Early in the morning of Thursday 24th September 1970, the maroon (explosive mortar fired to assemble the Lifeboat crew) was fired for a boat that was aground four miles South of Scarborough. The Crews of both the offshore Lifeboat, Robert and Dorothy Hardcastle and the inshore Lifeboat (ILB) assembled, only to be stood down, as they were not wanted. In the distance, a light was showing on the end of Filey Brigg and this was taken to be coming from an all night angler as the Brigg is a popular angling destination. As the crews dispersed, the light at the end of the Brigg suddenly started firing distress rockets and the Honorary Secretary of the Lifeboat, Phil Hodgson, immediately authorised the launch of the ILB with what crew there were available.
The ILB is a "D" class fast inflatable boat designed for inshore work in daylight, but due to the expediency of the situation, it was launched at 04:56 in the dark and with a slight mist to what was now the vessel in distress. The tide had been ebbing for three hours and there was a slight Southwest breeze present. Malcolm who is now the current Coxswain of the present offshore Lifeboat at Filey took the helm of the ILB.
The Wreck was the herring drifter By Dand and she was located at the back of the Brigg on a rocky scar with a list to starboard, all the wheelhouse and deck lights were switched on and with no one on board, it was an eerie sight to behold. The Flamborough Coastguard informed the ILB that the crew had taken to the liferaft and, guided by a small light on the canopy, they were located.
"What ship and how many?" shouted the ILB crew, to which brought the reply "By Dand and there are nine of us". Some of the fishermen were taken out of the raft into the ILB and then all, with the raft were towed back to Filey, arriving at 05:50. The skipper, an enormous Scotsman advised the Coastguard that he intended to go back to refloat his boat and both lifeboats launched at 07:44 to assist him.
One ILB crewman and a Lifeboat crewman, Frank "Rammy" Boynton were first aboard, followed by a fisherman and the cook from the vessel. The cook, regardless of the vessel's predicament, immediately went under the furled mizzen sail for a shovel of coal to stoke the galley stove below! The By Dand was perched on the edge of the scar and her gunwale looked out of line as though her back was broken, as the swell rocked the boat, her keel was slowly grinding away. The Deck hatches were "frozen" shut due to the vessel being out of alignment and an iron bar had to be used to free them for access below.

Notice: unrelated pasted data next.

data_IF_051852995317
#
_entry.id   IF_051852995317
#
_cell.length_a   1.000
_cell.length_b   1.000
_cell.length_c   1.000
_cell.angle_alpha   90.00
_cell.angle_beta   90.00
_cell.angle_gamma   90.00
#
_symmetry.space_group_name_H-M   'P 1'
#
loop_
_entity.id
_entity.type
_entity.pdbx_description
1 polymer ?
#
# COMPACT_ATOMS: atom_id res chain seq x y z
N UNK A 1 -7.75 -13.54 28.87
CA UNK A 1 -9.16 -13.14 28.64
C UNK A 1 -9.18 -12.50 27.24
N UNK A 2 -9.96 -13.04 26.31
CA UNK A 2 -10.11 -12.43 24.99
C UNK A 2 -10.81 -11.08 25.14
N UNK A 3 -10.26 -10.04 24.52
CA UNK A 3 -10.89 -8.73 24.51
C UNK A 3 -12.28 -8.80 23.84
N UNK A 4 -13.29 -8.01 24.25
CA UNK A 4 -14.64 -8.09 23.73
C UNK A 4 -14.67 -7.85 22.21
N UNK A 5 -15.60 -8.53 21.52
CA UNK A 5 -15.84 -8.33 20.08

Once the skipper was satisfied with the integrity of the compartments of the vessel, the herring net warp was paid out with her anchor attached and dropped in deep water by the ILB, the Lifeboat also secured a warp to her so that it could help to pull the vessel off the rocks.
As the tide rose, the herring net warp started banging and cracking with the stress imposed upon it and eventually the By Dand was pulled clear and, under her own power she set off for Scarborough at full speed, the ILB crewman had to take a running jump into the ILB to get off but Frank Boynton stayed aboard, which was a good thing he did as the skipper unintentionally nearly ran her on to a submerged reef called "Old Horse Rocks". Timely warning by Frank just prevented this.
The By Dand was a visitor to Scarborough the following year but as to her eventual fate, decommissioning or loss, this is not known. If anyone knows of her whereabouts this site would be pleased to hear from them as she is one of the few that got away.
Story © A Green 1970
Photos © Scarborough & District Newspapers Limited